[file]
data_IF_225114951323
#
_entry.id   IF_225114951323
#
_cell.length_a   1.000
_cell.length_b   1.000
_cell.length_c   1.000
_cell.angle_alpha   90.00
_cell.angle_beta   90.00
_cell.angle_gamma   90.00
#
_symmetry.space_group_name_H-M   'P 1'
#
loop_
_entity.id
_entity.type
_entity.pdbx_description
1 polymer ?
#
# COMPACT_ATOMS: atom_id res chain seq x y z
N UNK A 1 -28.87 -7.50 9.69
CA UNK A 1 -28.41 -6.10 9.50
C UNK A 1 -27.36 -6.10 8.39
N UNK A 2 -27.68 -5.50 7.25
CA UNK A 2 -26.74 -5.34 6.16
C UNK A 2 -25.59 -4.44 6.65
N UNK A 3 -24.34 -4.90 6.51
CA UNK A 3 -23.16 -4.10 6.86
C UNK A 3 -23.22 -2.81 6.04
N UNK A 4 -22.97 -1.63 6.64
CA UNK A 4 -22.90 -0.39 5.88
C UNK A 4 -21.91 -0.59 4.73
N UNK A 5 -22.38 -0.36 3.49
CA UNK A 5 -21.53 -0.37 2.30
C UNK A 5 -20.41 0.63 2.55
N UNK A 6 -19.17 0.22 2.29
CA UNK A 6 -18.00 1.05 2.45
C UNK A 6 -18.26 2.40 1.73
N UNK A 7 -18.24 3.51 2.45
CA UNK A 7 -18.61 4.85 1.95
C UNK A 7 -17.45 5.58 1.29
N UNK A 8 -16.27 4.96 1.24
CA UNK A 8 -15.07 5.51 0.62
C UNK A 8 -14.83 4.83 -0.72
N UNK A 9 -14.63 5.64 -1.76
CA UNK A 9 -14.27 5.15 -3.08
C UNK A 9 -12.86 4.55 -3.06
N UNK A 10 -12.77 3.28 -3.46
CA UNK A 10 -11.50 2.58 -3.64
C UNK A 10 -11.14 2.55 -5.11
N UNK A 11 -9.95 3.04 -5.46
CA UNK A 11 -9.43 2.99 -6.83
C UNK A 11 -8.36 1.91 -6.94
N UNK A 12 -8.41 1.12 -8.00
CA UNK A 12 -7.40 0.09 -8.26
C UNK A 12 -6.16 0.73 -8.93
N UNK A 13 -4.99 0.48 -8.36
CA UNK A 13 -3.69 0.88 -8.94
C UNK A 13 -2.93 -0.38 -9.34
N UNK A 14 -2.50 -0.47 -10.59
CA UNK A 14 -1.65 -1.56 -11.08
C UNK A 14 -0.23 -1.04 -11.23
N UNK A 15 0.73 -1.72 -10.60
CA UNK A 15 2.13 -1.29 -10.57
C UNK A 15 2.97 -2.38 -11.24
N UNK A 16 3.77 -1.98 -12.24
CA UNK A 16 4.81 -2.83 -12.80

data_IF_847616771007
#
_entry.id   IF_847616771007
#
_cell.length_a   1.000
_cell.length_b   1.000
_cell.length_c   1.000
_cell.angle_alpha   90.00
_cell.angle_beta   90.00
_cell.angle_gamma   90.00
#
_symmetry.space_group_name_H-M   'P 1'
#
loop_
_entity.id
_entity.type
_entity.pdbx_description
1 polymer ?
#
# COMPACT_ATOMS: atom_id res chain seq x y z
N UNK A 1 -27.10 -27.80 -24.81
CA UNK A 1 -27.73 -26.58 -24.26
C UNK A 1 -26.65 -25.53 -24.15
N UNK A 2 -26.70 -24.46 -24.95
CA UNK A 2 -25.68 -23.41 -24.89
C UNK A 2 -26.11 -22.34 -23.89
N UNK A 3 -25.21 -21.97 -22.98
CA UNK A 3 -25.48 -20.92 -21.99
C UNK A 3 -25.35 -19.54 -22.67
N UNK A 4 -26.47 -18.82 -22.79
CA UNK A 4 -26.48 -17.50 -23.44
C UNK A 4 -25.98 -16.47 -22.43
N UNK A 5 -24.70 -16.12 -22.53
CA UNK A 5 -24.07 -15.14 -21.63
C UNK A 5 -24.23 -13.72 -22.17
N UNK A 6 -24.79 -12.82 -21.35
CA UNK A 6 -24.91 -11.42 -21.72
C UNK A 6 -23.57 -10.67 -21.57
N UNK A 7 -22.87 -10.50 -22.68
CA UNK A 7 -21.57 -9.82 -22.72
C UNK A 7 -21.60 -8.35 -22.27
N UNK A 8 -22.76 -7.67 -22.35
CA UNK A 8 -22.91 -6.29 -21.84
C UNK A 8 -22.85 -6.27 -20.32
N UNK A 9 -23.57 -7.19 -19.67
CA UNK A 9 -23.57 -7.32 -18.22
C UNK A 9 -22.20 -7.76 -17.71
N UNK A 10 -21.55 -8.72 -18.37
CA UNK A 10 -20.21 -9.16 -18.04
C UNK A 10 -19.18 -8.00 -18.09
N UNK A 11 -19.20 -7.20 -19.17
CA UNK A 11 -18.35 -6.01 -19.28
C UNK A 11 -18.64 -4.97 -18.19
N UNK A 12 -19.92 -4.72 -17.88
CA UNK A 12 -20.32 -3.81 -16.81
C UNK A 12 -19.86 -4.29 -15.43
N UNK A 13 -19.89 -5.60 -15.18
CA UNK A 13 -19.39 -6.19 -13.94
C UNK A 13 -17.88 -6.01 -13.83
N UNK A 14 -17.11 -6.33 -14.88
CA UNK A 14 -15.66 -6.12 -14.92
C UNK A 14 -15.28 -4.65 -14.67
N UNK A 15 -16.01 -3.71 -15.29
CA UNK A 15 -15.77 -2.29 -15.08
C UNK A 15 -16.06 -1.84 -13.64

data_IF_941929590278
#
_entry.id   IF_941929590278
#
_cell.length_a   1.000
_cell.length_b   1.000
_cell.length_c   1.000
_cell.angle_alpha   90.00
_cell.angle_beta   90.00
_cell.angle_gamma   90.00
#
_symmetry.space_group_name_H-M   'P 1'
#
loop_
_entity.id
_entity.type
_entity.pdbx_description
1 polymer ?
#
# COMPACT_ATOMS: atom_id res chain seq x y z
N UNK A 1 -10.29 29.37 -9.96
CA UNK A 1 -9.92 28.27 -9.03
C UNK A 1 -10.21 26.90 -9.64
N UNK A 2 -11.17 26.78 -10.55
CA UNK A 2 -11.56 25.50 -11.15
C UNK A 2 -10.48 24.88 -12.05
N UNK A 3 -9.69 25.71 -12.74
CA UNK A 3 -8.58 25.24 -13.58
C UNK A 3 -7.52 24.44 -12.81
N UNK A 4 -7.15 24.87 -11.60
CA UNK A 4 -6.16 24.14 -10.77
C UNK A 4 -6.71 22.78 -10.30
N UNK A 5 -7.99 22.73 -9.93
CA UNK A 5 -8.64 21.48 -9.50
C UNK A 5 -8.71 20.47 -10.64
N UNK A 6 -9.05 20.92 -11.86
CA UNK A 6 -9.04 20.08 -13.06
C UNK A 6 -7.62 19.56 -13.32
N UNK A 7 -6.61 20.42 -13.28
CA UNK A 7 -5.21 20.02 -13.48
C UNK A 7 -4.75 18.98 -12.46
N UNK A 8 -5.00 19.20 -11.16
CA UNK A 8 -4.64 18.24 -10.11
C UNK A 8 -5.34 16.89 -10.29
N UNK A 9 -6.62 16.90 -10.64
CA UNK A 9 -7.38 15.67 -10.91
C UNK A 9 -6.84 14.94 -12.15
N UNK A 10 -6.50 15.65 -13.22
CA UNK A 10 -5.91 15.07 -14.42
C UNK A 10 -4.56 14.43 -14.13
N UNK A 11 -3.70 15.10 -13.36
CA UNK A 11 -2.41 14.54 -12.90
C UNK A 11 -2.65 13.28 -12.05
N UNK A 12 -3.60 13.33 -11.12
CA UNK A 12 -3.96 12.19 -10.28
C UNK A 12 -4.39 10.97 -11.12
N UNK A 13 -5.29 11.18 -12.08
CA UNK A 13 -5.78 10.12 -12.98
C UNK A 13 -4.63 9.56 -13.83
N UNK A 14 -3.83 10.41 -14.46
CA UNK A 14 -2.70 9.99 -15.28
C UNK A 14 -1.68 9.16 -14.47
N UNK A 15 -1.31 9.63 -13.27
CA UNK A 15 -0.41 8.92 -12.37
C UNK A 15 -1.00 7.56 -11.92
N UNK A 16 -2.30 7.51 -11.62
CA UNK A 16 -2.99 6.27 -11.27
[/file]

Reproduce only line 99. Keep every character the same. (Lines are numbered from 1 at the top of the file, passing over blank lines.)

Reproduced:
C UNK A 4 -25.98 -16.47 -22.43